- Let stand for 4 minutes.
- Press the plunger down slowly, exerting steady pressure.
- After each use, wash the pot with water and mild detergent and then dry thoroughly.
The Stovetop Espresso Method uses an Italian coffee maker or Moka pot, making a thick, rich, authentic Italian coffee in minutes. The aluminum body is a budget-friendly alternative to expensive electric espresso machines. It doesn’t take up a lot of counter or cupboard space and is great for camping. The aluminum pot features a distinctive eight-sided shape that allows it to diffuse heat perfectly to complement the coffee’s taste.
How to use:
- Fill the base chamber with cold water up to the level of the valve.
- Insert the filter.
- Fill the filter with ground coffee but don’t pack it down.
- Check that the filter and rubber gasket are in place.
- Screw the two chambers tightly together.
- Place the Moka pot on a low-heated stove.
- When the coffee starts to gurgle from the heat, remove it just before it bubbles.
- Mix the coffee with a spoon before pouring into your cup.
- To clean the pot, rinse with hot water and let dry thoroughly.
Brewing Tip: For all coffee brew types, pre-heat your cup with hot water for 30 seconds to one minute which will keep the drink warmer longer.
Follow these coffee rules:
- Measurements: The standard measurement guide to use is a 2 level tbsp. for each 6 fl.oz. of water. For espresso, allow 7-8 grams for a single shot and 14-16 grams for a double shot.
- Water Heat: Always brew at about 200°F/ 93°C, just under boiling point. Anything higher will remove flavors and create bitterness.
- Filters: Paper filters are better than reusing a permanent metal filter because trace oils on the metal may adjust the coffee’s flavor.
- Water: Use soft, milder, bottled or purified water because it has no impurities and alkalines.
- Milk-Steaming & Temperatures: Heated milk’s lactose is transformed into sugars, giving the warm milk a slightly sweet flavor. It also complements a couple of shots of espresso. If it’s overheated, the sugars will burn, resulting in a bitter flavor. Warm not hot, is actually the ideal temperature for milk beverages.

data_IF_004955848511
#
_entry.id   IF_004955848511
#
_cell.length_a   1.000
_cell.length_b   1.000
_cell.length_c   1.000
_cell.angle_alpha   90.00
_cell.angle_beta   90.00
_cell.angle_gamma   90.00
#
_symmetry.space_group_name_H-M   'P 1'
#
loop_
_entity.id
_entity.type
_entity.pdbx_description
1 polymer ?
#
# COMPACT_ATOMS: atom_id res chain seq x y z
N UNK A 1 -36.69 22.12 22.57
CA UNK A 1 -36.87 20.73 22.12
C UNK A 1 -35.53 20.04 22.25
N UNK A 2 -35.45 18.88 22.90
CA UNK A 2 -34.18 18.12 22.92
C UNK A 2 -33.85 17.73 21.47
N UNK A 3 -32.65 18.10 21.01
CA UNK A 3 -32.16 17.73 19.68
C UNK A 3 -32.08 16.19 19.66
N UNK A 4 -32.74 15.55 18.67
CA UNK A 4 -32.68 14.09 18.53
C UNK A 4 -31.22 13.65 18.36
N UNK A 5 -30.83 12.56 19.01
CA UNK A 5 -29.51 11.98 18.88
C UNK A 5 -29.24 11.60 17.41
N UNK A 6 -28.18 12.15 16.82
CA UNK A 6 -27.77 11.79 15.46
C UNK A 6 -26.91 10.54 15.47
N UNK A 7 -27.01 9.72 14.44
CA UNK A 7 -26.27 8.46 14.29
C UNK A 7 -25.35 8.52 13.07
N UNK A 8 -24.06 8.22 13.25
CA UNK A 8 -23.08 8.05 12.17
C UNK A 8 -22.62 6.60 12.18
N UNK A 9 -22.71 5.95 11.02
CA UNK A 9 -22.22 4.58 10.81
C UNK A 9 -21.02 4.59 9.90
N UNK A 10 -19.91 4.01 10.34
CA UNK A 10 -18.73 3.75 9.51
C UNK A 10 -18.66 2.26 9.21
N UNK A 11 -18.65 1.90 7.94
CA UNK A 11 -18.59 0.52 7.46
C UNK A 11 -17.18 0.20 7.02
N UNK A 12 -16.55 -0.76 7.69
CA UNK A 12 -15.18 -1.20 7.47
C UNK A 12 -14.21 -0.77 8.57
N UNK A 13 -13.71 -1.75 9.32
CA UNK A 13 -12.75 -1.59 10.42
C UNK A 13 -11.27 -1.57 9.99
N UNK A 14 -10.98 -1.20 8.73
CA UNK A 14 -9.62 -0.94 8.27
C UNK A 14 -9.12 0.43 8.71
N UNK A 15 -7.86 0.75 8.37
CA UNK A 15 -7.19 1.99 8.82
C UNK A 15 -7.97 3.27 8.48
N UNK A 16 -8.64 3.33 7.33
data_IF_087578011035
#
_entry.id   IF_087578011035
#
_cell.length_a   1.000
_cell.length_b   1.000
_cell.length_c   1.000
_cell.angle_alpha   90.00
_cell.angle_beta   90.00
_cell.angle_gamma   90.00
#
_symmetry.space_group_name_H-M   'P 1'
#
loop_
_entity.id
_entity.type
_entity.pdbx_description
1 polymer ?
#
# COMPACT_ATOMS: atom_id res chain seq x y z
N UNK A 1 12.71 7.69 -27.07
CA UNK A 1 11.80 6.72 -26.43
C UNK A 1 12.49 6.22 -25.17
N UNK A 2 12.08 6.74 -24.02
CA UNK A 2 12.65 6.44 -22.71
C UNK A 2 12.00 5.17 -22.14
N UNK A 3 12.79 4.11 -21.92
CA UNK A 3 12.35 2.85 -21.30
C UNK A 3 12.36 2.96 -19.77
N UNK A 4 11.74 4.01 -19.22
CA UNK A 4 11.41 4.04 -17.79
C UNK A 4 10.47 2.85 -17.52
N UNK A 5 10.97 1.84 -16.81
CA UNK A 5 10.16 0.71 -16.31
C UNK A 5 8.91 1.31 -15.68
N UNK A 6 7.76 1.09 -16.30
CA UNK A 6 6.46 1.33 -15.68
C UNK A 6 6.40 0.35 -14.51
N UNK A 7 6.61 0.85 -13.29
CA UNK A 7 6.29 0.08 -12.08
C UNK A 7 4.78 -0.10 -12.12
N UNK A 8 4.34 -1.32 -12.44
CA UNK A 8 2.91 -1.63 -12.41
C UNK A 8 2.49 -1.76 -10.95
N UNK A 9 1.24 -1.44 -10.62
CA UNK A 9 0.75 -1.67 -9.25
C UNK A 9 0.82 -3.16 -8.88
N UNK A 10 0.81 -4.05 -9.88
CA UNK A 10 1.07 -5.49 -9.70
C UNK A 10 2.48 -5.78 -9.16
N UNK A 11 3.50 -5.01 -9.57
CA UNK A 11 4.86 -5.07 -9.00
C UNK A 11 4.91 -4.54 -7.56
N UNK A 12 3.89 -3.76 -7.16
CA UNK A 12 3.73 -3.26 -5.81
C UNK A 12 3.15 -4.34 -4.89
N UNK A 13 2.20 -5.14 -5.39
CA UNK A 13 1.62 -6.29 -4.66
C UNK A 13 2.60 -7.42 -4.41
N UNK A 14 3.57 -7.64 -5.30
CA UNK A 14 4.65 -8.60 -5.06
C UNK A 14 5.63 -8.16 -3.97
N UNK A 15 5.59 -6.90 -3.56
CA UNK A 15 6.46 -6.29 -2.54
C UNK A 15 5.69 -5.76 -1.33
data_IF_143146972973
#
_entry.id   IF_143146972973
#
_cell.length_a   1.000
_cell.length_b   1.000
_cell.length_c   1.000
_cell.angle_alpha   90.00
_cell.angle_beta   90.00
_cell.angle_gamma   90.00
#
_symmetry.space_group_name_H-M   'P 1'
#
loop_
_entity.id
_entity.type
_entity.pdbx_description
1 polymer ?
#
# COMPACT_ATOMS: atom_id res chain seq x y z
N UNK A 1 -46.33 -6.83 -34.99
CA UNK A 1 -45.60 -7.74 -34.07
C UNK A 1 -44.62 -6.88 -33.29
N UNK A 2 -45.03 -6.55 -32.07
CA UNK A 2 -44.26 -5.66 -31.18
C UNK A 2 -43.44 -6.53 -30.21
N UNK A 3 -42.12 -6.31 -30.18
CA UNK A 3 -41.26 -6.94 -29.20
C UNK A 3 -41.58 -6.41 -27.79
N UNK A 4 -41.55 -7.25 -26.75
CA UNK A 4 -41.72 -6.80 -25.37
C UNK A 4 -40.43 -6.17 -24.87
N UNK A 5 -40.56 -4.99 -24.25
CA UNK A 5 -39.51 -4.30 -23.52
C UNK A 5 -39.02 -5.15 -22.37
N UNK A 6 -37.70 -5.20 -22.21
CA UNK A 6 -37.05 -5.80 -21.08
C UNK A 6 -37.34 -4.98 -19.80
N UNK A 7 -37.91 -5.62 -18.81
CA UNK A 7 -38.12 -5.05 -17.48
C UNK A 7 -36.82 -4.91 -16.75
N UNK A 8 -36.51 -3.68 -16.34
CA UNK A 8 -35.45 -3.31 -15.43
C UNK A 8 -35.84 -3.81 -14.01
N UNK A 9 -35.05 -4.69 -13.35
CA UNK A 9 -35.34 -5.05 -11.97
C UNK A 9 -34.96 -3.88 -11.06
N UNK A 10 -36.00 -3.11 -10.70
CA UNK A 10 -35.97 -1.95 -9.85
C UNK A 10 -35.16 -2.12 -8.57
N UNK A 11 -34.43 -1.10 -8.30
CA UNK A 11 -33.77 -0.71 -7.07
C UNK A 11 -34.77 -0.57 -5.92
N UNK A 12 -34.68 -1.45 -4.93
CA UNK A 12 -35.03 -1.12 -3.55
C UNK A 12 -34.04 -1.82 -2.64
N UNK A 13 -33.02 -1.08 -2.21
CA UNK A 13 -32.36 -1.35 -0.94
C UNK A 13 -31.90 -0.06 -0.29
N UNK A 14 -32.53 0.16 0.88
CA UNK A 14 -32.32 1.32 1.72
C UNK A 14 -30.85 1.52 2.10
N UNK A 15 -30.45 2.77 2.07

- Storage: Store at room temperature, away from light and in an airtight container. Never store in a refrigerator because coffee dislikes humidity. The oils will congeal and because coffee acts like a sponge, it will easily take on the aromas of nearby foods.
- Tampers: High-quality, durable tampers that are easy to handle in terms of size and weight are best. This will allow the grinds to produce the best shot of espresso possible. Making espresso is all about precision. Tiny changes in temperature, pressure, dose and yield can make the coffee bitter.
Coffee is best in bean form but grinding still preserves the gasses inside the beans. Once these gases are emulsified, they create the toffee-colored foam called crema on the top of an espresso, wrapped in the coffee’s oils. The gases remain on your tongue and release the coffee’s flavor. Always grind just before brewing because fresh grounds will produce a tastier coffee. The two grinding methods are burr and blades. Burrs grind the beans between two burrs, a few beans at a time, into a nice even powder. Blade grinders are effective but not as consistent.